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Jean Anouilh's Antigone has its own distinct form and structure, although its model is similar to Sophocles' Antigone. Anouilh's play has only one set and is played without a break. Structurally it is divided into three sections; it can also be broken down into eight episodes, even though they are not broken down as scenes in the play.
I) The Chorus introduces the cast and narrates the past.
II) Antigone talks to the Nurse, Ismene, and Haemon. In so doing, she reveals what she is planning and breaks her link to simple human happiness that comes from childhood, innocence, youth, romance, and maternal love.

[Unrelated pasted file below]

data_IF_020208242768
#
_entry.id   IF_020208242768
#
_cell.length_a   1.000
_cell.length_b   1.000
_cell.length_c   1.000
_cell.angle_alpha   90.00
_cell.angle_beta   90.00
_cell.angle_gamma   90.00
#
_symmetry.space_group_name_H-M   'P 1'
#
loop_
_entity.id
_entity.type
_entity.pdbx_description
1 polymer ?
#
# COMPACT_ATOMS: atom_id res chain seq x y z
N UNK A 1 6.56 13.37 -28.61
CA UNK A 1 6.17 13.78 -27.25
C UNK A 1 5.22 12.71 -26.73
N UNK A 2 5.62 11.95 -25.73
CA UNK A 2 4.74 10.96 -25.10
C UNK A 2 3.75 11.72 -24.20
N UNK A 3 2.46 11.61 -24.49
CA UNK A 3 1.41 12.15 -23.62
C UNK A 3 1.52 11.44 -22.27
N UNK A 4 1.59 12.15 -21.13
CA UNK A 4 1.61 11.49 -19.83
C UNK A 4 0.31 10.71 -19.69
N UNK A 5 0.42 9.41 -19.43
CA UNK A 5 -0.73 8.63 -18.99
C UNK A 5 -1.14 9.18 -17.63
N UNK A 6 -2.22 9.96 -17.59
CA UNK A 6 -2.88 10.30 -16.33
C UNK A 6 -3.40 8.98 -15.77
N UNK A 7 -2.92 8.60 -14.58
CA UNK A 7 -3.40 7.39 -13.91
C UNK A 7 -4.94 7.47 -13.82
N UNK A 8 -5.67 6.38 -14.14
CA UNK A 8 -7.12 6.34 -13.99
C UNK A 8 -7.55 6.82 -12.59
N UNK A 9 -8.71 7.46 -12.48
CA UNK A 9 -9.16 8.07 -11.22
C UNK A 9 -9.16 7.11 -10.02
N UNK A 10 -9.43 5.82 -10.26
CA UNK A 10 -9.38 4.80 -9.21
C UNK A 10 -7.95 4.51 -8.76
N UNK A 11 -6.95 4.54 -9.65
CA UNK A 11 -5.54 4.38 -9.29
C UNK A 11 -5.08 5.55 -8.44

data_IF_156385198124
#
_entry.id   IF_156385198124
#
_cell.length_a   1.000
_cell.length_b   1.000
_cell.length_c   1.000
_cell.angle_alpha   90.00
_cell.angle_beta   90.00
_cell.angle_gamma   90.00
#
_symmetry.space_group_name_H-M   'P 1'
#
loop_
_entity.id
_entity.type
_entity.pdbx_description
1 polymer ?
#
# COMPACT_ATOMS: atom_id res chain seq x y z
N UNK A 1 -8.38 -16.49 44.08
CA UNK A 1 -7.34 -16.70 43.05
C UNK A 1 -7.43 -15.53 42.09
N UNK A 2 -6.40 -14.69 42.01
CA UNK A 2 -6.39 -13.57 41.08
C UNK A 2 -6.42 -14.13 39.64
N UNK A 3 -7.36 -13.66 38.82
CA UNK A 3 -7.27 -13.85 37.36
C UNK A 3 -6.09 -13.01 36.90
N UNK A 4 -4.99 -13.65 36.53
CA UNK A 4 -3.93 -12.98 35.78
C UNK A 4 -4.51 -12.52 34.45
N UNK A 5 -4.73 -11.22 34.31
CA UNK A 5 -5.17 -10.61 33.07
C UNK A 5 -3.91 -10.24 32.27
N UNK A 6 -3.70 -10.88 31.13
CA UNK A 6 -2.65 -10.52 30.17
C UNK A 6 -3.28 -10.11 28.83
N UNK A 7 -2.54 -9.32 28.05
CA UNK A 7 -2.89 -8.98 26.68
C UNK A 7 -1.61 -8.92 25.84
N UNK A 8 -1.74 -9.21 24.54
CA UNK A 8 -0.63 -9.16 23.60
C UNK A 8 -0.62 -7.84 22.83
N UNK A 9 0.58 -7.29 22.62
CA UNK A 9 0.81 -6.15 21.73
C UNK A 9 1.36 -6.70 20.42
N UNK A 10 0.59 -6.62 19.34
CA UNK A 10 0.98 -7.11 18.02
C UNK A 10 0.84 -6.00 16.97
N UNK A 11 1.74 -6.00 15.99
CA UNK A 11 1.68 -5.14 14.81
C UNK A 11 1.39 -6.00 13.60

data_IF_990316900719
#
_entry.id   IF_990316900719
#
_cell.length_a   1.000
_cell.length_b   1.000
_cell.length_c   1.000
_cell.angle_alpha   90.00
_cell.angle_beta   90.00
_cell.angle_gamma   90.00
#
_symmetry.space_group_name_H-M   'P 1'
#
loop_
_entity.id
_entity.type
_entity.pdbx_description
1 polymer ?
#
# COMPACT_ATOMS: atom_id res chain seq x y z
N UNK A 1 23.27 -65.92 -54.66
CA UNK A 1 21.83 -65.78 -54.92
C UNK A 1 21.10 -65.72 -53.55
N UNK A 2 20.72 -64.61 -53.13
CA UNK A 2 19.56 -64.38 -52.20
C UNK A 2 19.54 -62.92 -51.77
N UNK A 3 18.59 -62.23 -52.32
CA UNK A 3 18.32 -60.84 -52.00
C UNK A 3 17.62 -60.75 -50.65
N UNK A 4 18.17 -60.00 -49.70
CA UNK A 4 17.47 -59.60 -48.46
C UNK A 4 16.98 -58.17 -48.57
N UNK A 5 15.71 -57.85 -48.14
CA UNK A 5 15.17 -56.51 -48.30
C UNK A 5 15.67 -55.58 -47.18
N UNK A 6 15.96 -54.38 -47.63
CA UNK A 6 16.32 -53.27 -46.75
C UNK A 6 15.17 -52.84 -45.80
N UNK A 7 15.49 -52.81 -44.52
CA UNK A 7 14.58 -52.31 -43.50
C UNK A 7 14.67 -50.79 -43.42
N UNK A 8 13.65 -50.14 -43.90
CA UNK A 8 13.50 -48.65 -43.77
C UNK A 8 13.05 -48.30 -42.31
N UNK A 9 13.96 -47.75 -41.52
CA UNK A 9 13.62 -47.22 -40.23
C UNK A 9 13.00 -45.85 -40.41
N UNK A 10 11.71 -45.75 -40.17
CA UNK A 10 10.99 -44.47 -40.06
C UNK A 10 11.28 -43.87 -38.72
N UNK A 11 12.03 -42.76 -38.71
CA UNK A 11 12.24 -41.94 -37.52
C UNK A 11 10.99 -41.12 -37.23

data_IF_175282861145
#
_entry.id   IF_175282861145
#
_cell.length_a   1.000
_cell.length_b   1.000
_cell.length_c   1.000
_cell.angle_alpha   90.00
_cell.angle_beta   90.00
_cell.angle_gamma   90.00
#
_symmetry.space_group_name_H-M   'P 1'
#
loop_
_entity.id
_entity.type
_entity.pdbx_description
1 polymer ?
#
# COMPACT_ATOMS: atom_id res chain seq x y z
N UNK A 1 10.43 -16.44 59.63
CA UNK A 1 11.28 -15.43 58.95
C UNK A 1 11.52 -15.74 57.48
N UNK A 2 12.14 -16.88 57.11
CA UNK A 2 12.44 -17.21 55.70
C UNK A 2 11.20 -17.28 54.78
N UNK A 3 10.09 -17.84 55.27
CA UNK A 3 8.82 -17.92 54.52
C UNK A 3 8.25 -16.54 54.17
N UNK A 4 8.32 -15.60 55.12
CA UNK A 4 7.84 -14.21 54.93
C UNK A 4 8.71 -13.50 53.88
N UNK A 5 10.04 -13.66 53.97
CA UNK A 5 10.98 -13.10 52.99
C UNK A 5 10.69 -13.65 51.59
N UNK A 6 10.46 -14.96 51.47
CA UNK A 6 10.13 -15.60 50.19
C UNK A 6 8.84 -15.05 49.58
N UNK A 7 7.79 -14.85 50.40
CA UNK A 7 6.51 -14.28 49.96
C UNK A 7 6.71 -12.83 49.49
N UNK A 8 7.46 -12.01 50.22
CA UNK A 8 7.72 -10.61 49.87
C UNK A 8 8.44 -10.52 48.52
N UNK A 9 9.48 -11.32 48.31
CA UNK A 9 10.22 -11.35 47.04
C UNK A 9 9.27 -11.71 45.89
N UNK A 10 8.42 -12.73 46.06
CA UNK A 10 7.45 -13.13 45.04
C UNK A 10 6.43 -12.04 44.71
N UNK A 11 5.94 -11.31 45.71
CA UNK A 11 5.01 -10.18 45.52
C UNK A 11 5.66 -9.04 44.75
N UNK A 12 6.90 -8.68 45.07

IV) The Chorus finds Antigone guilty and discusses tragedy.
V) The guards catch Antigone defying the edict.
VI) A debate rages between Creon and Antigone. Each talks about the meaning of happiness. He exposes her irrational breaking of his law. She renounces all her ties and defies Creon. The Chorus tries to reason with Creon.
VII) The guards take Antigone away to her doom. Haemon comes to see Creon. The scene moves to the cave of Hades where Antigone is found hanged, causing the deaths of Haemon and then his mother.
VIII) The final tragedy is the Chorus' and Messenger's narration.